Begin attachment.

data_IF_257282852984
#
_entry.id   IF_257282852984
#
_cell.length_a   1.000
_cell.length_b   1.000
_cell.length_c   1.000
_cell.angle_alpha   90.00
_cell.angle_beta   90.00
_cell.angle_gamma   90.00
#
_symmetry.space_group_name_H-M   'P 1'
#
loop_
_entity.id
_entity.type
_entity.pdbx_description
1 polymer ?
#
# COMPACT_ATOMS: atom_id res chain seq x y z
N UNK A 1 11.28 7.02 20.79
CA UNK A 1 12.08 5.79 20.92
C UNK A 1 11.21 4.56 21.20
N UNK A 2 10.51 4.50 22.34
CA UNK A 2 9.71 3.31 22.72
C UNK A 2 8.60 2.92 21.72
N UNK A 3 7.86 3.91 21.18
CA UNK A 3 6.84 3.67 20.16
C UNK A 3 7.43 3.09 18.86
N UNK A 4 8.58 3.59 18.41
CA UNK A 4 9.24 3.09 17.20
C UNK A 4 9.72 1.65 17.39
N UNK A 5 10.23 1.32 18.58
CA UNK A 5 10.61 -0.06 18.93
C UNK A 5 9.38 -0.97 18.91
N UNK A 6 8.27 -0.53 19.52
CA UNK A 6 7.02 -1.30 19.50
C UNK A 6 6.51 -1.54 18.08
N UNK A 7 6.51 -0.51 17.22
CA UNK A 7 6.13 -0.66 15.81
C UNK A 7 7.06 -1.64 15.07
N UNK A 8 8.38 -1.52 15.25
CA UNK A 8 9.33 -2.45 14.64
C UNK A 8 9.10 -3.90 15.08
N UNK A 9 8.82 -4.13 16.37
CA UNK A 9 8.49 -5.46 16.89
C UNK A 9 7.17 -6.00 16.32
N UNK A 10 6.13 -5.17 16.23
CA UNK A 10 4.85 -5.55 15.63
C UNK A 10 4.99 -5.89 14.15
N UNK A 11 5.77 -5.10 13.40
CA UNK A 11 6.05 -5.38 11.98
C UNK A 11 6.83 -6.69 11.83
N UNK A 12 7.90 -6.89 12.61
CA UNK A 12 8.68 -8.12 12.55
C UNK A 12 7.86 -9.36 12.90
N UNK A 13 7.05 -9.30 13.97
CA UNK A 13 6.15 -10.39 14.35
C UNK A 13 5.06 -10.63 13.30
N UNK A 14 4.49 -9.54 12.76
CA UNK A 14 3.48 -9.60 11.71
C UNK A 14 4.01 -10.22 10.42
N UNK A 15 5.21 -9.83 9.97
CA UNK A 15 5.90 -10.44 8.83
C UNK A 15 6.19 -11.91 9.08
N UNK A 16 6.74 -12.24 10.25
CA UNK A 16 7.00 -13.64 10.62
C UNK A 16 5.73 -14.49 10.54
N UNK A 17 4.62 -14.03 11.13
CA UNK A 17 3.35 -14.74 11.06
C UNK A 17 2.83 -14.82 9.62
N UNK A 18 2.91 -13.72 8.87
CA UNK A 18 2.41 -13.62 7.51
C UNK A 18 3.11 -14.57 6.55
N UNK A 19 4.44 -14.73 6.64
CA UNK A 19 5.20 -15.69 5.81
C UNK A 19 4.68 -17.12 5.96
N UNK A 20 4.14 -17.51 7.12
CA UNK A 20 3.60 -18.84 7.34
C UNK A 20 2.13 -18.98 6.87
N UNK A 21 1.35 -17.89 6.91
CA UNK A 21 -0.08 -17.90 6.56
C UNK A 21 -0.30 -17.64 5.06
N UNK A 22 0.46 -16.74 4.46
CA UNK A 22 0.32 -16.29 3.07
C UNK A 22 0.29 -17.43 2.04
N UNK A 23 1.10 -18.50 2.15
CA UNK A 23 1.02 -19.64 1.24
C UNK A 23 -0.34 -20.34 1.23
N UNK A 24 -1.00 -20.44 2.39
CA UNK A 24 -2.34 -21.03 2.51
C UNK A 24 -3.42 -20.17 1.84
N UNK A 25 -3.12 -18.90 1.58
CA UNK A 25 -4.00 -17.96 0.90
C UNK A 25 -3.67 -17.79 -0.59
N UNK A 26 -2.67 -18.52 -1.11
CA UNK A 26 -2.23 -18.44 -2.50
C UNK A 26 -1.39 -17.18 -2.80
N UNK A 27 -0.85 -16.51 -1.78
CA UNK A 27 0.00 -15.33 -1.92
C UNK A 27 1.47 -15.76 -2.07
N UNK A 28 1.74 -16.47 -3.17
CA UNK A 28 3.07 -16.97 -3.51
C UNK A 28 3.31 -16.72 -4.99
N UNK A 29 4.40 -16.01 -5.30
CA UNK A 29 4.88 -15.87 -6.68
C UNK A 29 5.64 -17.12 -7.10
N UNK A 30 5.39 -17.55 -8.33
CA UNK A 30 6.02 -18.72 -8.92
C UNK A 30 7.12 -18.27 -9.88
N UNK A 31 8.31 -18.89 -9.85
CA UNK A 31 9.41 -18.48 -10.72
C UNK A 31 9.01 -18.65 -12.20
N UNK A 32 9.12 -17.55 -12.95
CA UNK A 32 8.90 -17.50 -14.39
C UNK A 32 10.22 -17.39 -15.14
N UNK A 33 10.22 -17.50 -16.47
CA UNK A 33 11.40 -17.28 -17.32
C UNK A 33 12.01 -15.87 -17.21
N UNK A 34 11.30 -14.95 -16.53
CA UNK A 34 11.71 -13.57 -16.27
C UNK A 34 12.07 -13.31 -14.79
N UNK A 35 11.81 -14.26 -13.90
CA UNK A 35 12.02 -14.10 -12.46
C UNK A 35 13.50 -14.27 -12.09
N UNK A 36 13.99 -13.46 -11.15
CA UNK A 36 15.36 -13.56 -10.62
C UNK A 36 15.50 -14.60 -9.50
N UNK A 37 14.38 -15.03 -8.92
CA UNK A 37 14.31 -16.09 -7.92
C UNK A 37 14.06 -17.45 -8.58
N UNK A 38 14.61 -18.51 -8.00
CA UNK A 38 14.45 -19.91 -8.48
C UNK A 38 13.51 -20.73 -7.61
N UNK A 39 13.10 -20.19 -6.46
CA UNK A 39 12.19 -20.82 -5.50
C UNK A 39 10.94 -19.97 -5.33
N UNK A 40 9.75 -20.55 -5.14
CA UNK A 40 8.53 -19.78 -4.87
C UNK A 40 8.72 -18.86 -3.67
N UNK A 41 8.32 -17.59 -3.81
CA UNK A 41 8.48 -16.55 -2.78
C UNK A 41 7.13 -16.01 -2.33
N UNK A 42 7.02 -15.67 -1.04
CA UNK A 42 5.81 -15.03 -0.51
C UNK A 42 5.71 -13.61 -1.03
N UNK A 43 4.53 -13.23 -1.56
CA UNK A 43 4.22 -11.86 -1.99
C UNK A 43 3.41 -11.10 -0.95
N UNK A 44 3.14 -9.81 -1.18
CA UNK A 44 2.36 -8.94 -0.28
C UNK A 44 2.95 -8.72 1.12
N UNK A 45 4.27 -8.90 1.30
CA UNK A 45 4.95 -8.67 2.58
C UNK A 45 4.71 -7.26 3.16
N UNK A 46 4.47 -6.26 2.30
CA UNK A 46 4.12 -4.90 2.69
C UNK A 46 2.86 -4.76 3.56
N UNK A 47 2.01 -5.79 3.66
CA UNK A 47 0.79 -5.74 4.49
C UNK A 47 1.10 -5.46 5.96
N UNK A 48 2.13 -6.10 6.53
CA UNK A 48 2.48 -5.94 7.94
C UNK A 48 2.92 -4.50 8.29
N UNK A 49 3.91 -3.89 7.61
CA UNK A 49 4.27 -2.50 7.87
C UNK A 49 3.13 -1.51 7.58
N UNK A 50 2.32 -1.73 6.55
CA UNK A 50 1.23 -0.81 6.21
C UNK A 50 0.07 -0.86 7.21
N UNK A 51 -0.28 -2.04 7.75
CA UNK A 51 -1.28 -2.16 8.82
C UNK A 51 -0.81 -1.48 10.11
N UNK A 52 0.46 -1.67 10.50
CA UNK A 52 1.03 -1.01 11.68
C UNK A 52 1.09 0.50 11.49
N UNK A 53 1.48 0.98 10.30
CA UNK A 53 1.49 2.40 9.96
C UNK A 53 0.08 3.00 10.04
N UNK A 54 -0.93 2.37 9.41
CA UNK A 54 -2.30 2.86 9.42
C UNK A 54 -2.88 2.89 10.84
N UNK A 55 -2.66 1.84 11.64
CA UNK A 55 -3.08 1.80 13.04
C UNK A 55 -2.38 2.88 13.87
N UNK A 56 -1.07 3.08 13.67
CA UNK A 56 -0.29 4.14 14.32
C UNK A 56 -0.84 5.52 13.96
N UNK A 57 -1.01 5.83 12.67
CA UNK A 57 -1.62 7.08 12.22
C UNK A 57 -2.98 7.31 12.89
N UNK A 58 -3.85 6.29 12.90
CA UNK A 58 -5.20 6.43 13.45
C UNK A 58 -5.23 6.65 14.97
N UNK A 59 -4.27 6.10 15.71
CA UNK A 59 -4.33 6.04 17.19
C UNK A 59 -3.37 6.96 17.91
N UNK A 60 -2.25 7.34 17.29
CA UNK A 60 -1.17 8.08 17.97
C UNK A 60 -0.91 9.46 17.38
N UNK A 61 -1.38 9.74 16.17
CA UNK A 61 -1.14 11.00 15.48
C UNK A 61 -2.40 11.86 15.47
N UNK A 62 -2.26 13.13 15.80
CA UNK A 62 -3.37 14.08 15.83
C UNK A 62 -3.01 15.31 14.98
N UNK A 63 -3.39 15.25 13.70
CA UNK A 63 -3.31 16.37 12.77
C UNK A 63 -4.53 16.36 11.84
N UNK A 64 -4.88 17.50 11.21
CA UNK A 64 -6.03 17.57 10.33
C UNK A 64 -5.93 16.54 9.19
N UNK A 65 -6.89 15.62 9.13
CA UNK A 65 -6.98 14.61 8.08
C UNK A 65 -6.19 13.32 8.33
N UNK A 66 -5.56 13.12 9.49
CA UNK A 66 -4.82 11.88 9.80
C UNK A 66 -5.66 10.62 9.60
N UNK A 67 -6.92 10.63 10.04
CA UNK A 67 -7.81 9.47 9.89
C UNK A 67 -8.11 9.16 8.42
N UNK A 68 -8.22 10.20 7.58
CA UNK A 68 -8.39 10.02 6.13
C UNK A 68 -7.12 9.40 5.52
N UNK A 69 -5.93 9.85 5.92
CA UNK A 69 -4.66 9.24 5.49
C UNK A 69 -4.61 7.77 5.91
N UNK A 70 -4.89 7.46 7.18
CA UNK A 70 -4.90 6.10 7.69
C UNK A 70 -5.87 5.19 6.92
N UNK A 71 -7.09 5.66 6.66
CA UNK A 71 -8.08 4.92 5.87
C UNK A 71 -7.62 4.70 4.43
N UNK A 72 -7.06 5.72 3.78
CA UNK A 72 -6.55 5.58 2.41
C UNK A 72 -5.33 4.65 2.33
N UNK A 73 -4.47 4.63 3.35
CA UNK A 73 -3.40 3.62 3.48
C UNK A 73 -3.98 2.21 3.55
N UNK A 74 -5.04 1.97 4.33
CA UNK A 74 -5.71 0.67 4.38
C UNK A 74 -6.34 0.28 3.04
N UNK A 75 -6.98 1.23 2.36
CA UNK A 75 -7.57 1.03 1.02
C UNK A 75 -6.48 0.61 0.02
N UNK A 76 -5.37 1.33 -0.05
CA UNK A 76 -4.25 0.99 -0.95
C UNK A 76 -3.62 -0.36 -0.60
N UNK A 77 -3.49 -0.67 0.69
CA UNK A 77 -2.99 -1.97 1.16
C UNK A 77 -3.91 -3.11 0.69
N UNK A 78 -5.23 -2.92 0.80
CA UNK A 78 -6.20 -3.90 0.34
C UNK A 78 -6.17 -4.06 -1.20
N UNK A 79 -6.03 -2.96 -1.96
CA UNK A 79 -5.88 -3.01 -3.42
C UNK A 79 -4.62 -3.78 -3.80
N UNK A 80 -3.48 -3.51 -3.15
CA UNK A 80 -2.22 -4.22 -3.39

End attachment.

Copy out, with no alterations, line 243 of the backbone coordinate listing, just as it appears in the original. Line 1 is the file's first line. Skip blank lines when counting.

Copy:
N UNK A 75 -6.98 1.23 2.36